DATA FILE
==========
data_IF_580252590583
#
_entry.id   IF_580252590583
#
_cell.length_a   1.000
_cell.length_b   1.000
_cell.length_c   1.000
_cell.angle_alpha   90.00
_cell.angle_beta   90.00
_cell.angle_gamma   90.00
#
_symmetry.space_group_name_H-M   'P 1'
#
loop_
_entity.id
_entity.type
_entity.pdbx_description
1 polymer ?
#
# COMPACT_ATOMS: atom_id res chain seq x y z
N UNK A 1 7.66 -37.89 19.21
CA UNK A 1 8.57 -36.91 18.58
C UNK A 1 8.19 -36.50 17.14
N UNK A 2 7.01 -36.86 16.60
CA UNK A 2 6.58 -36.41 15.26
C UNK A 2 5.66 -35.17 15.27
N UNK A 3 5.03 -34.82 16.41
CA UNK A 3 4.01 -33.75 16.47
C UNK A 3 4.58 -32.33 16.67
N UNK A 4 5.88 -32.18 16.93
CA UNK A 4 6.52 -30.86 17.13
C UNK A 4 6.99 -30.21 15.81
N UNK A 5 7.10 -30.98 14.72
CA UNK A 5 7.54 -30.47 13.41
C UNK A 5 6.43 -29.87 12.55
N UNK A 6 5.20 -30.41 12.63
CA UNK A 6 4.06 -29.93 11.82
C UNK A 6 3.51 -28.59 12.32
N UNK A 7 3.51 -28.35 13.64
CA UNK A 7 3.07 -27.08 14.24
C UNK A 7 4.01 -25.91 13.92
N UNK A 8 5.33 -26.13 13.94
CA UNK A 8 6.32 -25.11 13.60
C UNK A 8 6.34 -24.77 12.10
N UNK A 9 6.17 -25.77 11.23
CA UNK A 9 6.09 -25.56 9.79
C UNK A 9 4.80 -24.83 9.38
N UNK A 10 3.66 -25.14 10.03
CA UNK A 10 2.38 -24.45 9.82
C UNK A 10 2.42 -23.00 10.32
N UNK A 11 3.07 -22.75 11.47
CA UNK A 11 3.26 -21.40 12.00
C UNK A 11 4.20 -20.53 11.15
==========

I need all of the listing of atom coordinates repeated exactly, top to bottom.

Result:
data_IF_580252590583
#
_entry.id   IF_580252590583
#
_cell.length_a   1.000
_cell.length_b   1.000
_cell.length_c   1.000
_cell.angle_alpha   90.00
_cell.angle_beta   90.00
_cell.angle_gamma   90.00
#
_symmetry.space_group_name_H-M   'P 1'
#
loop_
_entity.id
_entity.type
_entity.pdbx_description
1 polymer ?
#
# COMPACT_ATOMS: atom_id res chain seq x y z
N UNK A 1 7.66 -37.89 19.21
CA UNK A 1 8.57 -36.91 18.58
C UNK A 1 8.19 -36.50 17.14
N UNK A 2 7.01 -36.86 16.60
CA UNK A 2 6.58 -36.41 15.26
C UNK A 2 5.66 -35.17 15.27
N UNK A 3 5.03 -34.82 16.41
CA UNK A 3 4.01 -33.75 16.47
C UNK A 3 4.58 -32.33 16.67
N UNK A 4 5.88 -32.18 16.93
CA UNK A 4 6.52 -30.86 17.13
C UNK A 4 6.99 -30.21 15.81
N UNK A 5 7.10 -30.98 14.72
CA UNK A 5 7.54 -30.47 13.41
C UNK A 5 6.43 -29.87 12.55
N UNK A 6 5.20 -30.41 12.63
CA UNK A 6 4.06 -29.93 11.82
C UNK A 6 3.51 -28.59 12.32
N UNK A 7 3.51 -28.35 13.64
CA UNK A 7 3.07 -27.08 14.24
C UNK A 7 4.01 -25.91 13.92
N UNK A 8 5.33 -26.13 13.94
CA UNK A 8 6.32 -25.11 13.60
C UNK A 8 6.34 -24.77 12.10
N UNK A 9 6.17 -25.77 11.23
CA UNK A 9 6.09 -25.56 9.79
C UNK A 9 4.80 -24.83 9.38
N UNK A 10 3.66 -25.14 10.03
CA UNK A 10 2.38 -24.45 9.82
C UNK A 10 2.42 -23.00 10.32
N UNK A 11 3.07 -22.75 11.47
CA UNK A 11 3.26 -21.40 12.00
C UNK A 11 4.20 -20.53 11.15